Such a representation (abstract rules derived from real-world facts) is possible because the learning algorithm has many internal parameters (constituted of vectors and matrices of values), which equate to the algorithm’s memory for ideas that are suitable for its mapping activity that connects features to response classes. The dimensions and type of internal parameters delimit the kind of target functions that an algorithm can learn. An optimization engine in the algorithm changes parameters from their initial values during learning to represent the target’s hidden function.

During optimization, the algorithm searches among the possible variants of its parameter combinations in order to find the one that best allows the correct mapping between the features and classes during training. This process evaluates many potential candidate target functions from among those that the learning algorithm can guess.

The set of all the potential functions that the learning algorithm can figure out is called the hypothesis space. You can call the resulting classifier with all its set parameters a hypothesis, a way in machine learning to say that the algorithm has set parameters to replicate the target function and is now ready to work out correct classifications.

The hypothesis space must contain all the parameter variants of all the machine learning algorithms that you want to try to map to an unknown function when solving a classification problem. Different algorithms can have different hypothesis spaces. What really matters is that the hypothesis space contains the target function (or its approximation, which is a different but similar function).

You can imagine this phase as the time when a child, in an effort to figure out her own idea of a tree, experiments with many different creative ideas by assembling her own knowledge and experiences (an analogy for the given features). Naturally, the parents are involved in this phase, and they provide relevant environmental inputs.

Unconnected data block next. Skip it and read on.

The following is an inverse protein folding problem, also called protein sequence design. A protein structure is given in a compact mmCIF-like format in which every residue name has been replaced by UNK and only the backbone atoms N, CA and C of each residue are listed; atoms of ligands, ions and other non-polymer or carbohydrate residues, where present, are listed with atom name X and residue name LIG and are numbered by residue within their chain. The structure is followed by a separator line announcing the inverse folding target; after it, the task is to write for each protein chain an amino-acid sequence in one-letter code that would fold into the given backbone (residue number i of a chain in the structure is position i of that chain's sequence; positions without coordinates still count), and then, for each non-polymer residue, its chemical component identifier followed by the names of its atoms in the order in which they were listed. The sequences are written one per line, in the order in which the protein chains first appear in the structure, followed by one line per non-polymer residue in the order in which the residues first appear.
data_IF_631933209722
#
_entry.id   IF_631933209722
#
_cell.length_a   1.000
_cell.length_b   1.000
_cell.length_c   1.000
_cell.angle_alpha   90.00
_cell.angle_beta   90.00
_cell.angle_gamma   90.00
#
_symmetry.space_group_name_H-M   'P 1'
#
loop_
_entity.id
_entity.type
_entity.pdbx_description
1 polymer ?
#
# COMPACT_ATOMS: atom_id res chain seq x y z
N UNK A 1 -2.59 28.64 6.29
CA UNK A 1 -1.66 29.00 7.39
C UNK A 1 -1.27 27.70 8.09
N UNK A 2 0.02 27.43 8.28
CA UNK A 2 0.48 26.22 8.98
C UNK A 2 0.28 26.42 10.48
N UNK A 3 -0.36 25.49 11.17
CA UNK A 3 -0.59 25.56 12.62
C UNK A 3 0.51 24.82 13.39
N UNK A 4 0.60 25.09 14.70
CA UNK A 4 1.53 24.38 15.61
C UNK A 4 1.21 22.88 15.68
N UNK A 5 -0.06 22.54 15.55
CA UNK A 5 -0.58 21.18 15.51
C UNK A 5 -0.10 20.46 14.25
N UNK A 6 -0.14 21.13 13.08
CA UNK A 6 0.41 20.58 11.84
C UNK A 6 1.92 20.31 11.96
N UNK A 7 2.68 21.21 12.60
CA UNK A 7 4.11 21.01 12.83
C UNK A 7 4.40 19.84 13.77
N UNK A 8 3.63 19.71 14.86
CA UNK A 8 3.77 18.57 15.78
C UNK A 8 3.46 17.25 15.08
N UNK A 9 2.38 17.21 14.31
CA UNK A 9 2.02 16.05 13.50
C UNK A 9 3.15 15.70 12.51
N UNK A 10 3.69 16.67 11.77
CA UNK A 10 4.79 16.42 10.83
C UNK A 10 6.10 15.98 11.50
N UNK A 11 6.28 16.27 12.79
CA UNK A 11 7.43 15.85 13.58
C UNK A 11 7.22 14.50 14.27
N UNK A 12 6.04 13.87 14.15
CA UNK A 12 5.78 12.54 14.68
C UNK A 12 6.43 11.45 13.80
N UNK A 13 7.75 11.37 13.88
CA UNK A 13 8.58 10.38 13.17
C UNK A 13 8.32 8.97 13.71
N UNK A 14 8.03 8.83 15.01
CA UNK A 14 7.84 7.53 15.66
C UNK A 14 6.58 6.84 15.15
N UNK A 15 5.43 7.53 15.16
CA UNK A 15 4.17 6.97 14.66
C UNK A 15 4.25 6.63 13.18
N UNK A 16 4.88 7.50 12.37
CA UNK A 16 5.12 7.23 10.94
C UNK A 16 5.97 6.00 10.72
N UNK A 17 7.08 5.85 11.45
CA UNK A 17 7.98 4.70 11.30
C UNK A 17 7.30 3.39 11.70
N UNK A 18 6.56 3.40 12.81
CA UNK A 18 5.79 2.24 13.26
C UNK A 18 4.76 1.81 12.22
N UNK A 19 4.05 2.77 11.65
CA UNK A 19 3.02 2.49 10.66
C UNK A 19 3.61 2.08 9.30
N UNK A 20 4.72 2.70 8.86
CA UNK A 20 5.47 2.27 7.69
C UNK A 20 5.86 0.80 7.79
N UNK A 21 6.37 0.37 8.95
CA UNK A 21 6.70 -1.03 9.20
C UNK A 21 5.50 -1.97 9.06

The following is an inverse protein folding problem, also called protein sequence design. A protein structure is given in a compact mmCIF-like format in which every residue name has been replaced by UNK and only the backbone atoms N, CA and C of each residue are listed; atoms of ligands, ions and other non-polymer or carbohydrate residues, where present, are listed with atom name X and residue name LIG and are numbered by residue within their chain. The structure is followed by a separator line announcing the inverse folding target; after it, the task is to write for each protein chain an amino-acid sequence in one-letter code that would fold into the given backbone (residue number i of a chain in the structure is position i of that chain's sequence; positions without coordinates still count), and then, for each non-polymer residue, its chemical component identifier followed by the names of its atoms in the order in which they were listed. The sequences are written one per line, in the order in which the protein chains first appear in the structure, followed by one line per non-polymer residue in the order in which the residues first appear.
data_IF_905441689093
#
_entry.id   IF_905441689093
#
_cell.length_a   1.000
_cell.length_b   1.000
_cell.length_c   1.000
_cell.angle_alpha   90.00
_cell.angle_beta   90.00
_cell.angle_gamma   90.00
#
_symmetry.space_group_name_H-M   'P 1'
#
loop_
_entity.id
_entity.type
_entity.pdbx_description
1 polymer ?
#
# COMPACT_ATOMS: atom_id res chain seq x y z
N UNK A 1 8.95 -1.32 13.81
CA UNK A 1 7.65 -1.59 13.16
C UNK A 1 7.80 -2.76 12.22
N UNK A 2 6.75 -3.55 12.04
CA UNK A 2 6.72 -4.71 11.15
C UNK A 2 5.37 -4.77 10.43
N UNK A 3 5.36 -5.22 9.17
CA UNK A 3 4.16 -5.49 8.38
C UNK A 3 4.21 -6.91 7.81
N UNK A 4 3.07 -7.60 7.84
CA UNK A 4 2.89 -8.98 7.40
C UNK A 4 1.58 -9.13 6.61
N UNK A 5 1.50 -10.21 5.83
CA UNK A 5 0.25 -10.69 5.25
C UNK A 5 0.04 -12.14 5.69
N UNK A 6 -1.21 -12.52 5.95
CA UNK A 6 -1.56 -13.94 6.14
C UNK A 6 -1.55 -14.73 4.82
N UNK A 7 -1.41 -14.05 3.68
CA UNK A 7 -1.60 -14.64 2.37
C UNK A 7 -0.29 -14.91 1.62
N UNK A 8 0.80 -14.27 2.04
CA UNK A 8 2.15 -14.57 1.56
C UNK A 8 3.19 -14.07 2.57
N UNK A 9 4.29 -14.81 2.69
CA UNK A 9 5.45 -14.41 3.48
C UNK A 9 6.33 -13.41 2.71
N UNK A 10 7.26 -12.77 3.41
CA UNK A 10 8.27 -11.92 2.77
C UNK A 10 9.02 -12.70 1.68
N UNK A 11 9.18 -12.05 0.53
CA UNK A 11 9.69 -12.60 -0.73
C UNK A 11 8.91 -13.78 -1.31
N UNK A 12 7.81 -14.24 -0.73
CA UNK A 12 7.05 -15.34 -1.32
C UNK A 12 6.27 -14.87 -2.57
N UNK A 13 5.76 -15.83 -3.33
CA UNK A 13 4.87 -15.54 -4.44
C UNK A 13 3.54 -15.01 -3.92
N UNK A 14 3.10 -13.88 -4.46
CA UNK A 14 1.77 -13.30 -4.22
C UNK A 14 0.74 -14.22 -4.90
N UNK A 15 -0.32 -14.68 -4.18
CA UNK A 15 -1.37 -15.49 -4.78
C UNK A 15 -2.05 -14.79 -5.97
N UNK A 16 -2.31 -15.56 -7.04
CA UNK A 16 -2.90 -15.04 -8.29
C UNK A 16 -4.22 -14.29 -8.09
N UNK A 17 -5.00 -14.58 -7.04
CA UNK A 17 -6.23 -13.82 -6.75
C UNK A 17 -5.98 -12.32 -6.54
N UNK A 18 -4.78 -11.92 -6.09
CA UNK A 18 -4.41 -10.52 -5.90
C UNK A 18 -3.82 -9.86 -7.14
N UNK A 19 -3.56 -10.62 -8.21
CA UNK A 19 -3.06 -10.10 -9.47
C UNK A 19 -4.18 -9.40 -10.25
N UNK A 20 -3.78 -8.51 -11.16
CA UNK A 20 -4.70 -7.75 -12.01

In machine learning, someone has to provide the right learning algorithms, supply some nonlearnable parameters (called hyper-parameters), choose a set of examples to learn from, and select the features that accompany the examples. Just as a child can’t always learn to distinguish between right and wrong if left alone in the world, so machine learning algorithms need human beings to learn successfully.

Even after completing the learning process, a machine learning classifier often can’t univocally map the examples to the target classification function because many false and erroneous mappings are also possible.

machine learning classifier
A lack of evidence makes it hard to map back to the target function.

In many cases, the algorithm lacks enough data points to discover the right function. Noise mixed with the data can also cause problems.

machine learning mismatches in data
Noise can cause mismatches in the data points.

Noise in real-world data is the norm. Many extraneous factors and errors that occur when recording data distort the values of the features. A good machine learning algorithm should distinguish the signals that can map back to the target function from extraneous noise.

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This All-in-One includes work by expert coders and coding educators, including Chris Minnick and Eva Holland coauthors of Coding with JavaScript For Dummies; Nikhil Abraham, author of Coding For Dummies and Getting a Coding Job For Dummies; John Paul Mueller and Luca Massaron, coauthors of Python for Data Science For Dummies and Machine Learning For Dummies; and Barry Burd, author of Flutter For Dummies.